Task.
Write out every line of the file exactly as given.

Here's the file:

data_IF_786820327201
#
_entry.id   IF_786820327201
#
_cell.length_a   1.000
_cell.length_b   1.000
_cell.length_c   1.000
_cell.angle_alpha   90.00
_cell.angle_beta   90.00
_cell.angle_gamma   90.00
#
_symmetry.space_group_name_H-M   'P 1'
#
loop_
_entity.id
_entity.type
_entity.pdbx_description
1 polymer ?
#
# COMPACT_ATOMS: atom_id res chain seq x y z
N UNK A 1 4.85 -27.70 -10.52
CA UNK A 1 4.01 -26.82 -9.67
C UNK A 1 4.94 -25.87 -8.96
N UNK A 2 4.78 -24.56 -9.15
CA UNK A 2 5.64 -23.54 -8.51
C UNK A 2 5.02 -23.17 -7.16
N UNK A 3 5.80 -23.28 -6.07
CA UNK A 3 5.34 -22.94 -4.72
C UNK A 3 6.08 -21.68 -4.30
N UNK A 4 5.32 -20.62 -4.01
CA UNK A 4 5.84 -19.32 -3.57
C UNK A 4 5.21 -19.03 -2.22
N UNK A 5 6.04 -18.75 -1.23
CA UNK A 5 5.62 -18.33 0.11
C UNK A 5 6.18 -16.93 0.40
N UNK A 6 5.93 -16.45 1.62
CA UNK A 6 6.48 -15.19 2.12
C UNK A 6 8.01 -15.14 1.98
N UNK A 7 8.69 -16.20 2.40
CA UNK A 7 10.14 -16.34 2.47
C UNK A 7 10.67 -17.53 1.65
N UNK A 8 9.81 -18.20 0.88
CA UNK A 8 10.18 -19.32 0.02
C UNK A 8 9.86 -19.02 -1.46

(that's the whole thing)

data_IF_786820327201
#
_entry.id   IF_786820327201
#
_cell.length_a   1.000
_cell.length_b   1.000
_cell.length_c   1.000
_cell.angle_alpha   90.00
_cell.angle_beta   90.00
_cell.angle_gamma   90.00
#
_symmetry.space_group_name_H-M   'P 1'
#
loop_
_entity.id
_entity.type
_entity.pdbx_description
1 polymer ?
#
# COMPACT_ATOMS: atom_id res chain seq x y z
N UNK A 1 4.85 -27.70 -10.52
CA UNK A 1 4.01 -26.82 -9.67
C UNK A 1 4.94 -25.87 -8.96
N UNK A 2 4.78 -24.56 -9.15
CA UNK A 2 5.64 -23.54 -8.51
C UNK A 2 5.02 -23.17 -7.16
N UNK A 3 5.80 -23.28 -6.07
CA UNK A 3 5.34 -22.94 -4.72
C UNK A 3 6.08 -21.68 -4.30
N UNK A 4 5.32 -20.62 -4.01
CA UNK A 4 5.84 -19.32 -3.57
C UNK A 4 5.21 -19.03 -2.22
N UNK A 5 6.04 -18.75 -1.23
CA UNK A 5 5.62 -18.33 0.11
C UNK A 5 6.18 -16.93 0.40
N UNK A 6 5.93 -16.45 1.62
CA UNK A 6 6.48 -15.19 2.12
C UNK A 6 8.01 -15.14 1.98
N UNK A 7 8.69 -16.20 2.40
CA UNK A 7 10.14 -16.34 2.47
C UNK A 7 10.67 -17.53 1.65
N UNK A 8 9.81 -18.20 0.88
CA UNK A 8 10.18 -19.32 0.02
C UNK A 8 9.86 -19.02 -1.46